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April 2009: Goodbye

April 2009

It's a very sad day for the Jodcast as it is Nick's last episode, after a glorius three and a half years of Jodcasting. To lighten the mood we've got a very special intro and outro and Dave makes a return after his six months in India. In this episode we also hear about finding planets with the upcoming LOFAR radio telescope from Dr Ian Stevens.

We start the show with a correction to the previous epsiode. A listener has pointed out that the International Space Station did not have a narrow encounter with a fragment from the Iridium 33/Cosmos 2251 collision but rather space debris "25090/1993-32D, which is probably a yo weight from the PAM-D stage that launched GPS 37 (IIA-20) in 1993 May". We're glad we got that sorted out.

The News

In the news this month:


Dandan and Roy talked to Ian Stevens (University of Birmingham) about detecting planets at radio frequencies using the upcoming LOFAR radio telescope.

We can already detect planets - such as Jupiter - in our own solar system with radio telescopes and the expectation is that planets around other stars should also be strong radio emitters. However, given that they are so far away, we need very sensitive radio telescopes and special circumstances. If Jupiter was orbiting much closer to the Sun it would be a much brighter in radio waves and easier to spot. At the moment we don't have any detections but the hope is that by using low frequency radio telescopes it will be possible to detect them.

The Night Sky

Ian Morison tells us what we can see in the night sky during April 2009.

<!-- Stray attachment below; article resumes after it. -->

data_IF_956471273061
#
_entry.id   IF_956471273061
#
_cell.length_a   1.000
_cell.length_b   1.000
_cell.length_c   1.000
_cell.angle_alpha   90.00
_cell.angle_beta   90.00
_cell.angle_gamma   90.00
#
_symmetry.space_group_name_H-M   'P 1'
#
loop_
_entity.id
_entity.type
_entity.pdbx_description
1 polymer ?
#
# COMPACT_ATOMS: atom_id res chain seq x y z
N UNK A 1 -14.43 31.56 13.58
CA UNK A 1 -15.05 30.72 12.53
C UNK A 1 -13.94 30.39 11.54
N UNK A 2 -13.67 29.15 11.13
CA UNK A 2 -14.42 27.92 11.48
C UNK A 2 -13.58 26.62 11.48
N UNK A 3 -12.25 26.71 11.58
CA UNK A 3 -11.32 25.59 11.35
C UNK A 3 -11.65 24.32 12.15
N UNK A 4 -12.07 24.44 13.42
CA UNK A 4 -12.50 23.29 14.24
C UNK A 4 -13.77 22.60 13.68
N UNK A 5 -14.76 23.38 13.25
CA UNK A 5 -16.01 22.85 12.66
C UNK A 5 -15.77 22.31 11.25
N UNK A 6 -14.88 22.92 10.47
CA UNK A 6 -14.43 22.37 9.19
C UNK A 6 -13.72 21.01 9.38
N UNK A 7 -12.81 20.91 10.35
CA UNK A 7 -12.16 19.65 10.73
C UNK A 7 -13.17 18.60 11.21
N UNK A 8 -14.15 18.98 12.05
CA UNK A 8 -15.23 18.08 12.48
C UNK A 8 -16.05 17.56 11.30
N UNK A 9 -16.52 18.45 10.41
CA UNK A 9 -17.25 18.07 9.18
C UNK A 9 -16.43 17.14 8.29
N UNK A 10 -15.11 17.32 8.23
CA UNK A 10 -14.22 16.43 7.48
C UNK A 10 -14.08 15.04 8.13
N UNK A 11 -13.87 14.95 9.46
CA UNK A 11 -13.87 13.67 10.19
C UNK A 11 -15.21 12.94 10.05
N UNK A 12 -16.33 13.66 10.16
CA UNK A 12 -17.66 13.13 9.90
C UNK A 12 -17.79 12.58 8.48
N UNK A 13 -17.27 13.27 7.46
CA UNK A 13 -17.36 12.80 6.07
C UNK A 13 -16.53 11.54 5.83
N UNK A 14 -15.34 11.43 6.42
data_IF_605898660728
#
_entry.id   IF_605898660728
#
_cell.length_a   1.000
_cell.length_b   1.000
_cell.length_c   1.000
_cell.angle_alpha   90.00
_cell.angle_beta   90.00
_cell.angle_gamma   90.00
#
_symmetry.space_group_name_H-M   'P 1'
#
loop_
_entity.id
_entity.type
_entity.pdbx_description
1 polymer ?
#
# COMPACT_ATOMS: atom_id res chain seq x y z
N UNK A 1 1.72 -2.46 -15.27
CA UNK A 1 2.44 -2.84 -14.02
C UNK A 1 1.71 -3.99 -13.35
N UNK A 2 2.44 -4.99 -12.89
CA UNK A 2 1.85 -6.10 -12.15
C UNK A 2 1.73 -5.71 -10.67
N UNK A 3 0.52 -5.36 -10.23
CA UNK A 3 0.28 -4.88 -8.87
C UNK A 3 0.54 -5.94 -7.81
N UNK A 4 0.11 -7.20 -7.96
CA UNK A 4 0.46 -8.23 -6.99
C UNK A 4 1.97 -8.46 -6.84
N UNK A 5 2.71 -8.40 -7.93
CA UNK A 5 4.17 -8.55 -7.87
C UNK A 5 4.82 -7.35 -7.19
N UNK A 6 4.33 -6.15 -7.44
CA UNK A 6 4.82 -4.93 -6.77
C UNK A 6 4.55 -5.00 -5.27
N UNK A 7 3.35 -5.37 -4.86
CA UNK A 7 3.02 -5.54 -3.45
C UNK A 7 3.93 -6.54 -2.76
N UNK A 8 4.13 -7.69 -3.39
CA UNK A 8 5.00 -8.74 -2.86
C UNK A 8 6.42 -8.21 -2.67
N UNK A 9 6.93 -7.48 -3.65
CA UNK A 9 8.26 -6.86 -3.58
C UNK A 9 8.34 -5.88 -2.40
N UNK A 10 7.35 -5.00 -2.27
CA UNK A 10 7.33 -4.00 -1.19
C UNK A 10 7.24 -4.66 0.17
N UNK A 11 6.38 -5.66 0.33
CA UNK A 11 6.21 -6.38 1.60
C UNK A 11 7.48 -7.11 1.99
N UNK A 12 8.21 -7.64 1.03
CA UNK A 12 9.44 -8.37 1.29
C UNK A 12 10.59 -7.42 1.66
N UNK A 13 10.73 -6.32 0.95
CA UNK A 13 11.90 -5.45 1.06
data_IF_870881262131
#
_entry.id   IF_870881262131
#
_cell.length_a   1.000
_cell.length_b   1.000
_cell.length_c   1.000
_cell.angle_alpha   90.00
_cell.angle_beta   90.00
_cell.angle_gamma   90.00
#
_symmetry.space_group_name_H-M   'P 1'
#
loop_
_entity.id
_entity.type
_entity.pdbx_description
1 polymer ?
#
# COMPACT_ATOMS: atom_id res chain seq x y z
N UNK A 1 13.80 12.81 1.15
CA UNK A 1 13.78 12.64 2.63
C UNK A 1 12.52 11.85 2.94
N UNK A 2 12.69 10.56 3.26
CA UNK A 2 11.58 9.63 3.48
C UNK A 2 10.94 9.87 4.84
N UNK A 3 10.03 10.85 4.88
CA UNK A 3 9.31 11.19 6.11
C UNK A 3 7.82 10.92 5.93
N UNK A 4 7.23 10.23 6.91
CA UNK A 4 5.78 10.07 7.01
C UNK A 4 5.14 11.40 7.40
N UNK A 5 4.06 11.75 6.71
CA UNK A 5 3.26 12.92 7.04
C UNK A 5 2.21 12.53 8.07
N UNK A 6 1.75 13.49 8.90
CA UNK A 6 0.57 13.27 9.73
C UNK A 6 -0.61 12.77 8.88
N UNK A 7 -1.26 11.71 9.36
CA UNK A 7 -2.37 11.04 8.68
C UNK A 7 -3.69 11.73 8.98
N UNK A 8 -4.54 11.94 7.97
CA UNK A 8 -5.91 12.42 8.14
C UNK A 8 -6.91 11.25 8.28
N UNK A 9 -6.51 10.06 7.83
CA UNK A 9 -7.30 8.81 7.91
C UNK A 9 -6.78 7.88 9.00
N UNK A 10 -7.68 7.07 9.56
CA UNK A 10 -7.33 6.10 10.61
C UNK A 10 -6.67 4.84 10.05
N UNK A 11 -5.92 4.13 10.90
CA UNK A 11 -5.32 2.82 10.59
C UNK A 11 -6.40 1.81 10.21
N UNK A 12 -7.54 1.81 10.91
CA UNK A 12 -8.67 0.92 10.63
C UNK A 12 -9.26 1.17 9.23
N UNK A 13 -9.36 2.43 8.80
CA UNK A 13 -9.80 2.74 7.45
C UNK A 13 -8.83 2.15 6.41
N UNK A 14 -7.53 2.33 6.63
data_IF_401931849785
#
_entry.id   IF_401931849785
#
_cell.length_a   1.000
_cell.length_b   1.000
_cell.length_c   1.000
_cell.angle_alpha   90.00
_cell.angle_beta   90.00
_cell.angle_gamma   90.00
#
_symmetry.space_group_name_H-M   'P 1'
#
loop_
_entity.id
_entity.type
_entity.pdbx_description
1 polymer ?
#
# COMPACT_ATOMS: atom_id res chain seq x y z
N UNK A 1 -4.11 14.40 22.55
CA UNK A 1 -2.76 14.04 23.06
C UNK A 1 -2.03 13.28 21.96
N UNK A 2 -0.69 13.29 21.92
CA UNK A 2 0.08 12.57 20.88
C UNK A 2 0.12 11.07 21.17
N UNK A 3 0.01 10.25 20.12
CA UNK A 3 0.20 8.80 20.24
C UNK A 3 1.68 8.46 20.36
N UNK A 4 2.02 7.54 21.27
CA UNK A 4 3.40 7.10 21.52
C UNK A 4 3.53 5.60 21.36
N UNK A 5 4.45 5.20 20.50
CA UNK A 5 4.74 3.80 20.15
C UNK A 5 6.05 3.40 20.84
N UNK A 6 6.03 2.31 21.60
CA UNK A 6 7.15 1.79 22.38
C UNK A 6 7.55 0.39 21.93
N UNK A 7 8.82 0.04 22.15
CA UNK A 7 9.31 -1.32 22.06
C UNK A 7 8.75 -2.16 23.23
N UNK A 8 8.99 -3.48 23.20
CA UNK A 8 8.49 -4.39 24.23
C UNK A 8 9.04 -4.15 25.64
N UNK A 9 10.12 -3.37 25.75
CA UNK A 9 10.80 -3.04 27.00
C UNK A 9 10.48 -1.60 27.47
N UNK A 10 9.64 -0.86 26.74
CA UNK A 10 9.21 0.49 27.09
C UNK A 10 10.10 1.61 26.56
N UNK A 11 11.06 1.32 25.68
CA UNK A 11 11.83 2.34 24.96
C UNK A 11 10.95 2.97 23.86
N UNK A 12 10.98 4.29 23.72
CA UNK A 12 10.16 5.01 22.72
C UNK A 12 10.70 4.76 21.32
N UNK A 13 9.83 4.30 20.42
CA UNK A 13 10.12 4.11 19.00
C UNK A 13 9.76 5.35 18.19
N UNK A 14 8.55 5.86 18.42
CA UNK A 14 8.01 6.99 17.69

Northern Hemisphere

The nights aren't as long now but after sunset you can still see the lovely area surrounding Orion and the bright star Sirius just west of south. Leo holds centre stage and contains Saturn at the moment. If you do have a small telescope there are some very nice galaxies that are just below the body of Leo. Between Gemini and Leo is the constellation of Cancer, The Crab. With binoculars, or unaided eyes under dark skies, you'll see a very nice star cluster known as the Beehive Cluster. Over to the lower left of Leo is a fairly empty patch of sky containing the star Spica in the constellation of Virgo. In Virgo and Coma Berenices you can find the region known as the Realm of the Galaxies.

Jupiter is not easily visible this month in the pre-dawn sky but will lay very close to the crescent Moon on April 19th. Mars is still close in angle to the Sun in the pre-dawn sky so isn't going to be high above the horizon although it will be reasonably bright. Venus is also in the pre-dawn sky and will be nicely visible close to a thin, waning crescent Moon on April 22nd.


Southern Hemisphere

Venus is rather high above the horizon so there is a good chance to see it. The Magellanic Clouds are reasonably high in the south and are arcing around the south celestial pole and moving towards the horizon but as they do the Milky Way rises upwards. Scorpius and Sagittarius are rising in the south-east and they are beautifully rich areas to look at.

Odds and Ends

On the Forum there is a discussion about your favourite Jodcast cover art.

We get Dave on the phone to find out about his six month tour with an open-air production of Shakespeare's Measure for Measure in India. We also said goodbye to Nick, after three and a half years of service, with a special Jodcast quiz. Nick says he will try to come back and visit us when he can.

In case you haven't yet realised, our intro and outro take-over by Astronomy Cast was an April Fool. On April 1st you could even see this page in the style of Astronomy Cast. Was anybody fooled?

Show Credits

News:Megan Argo
Interview:Dr Ian Stevens, Dandan Xu and Roy Smits
Night sky this month:Ian Morison
Presenters:Nick Rattenbury and Stuart Lowe
Editor:Stuart Lowe
Intro script:David Ault
Herself:Pamela Gay
Himself:Fraser Cain
Himself:David Ault
Record scratch sound:nixphoeni under Creative Commons Sampling Plus 1.0
Website:Stuart Lowe
Cover art:LOFAR Credit: LOFAR

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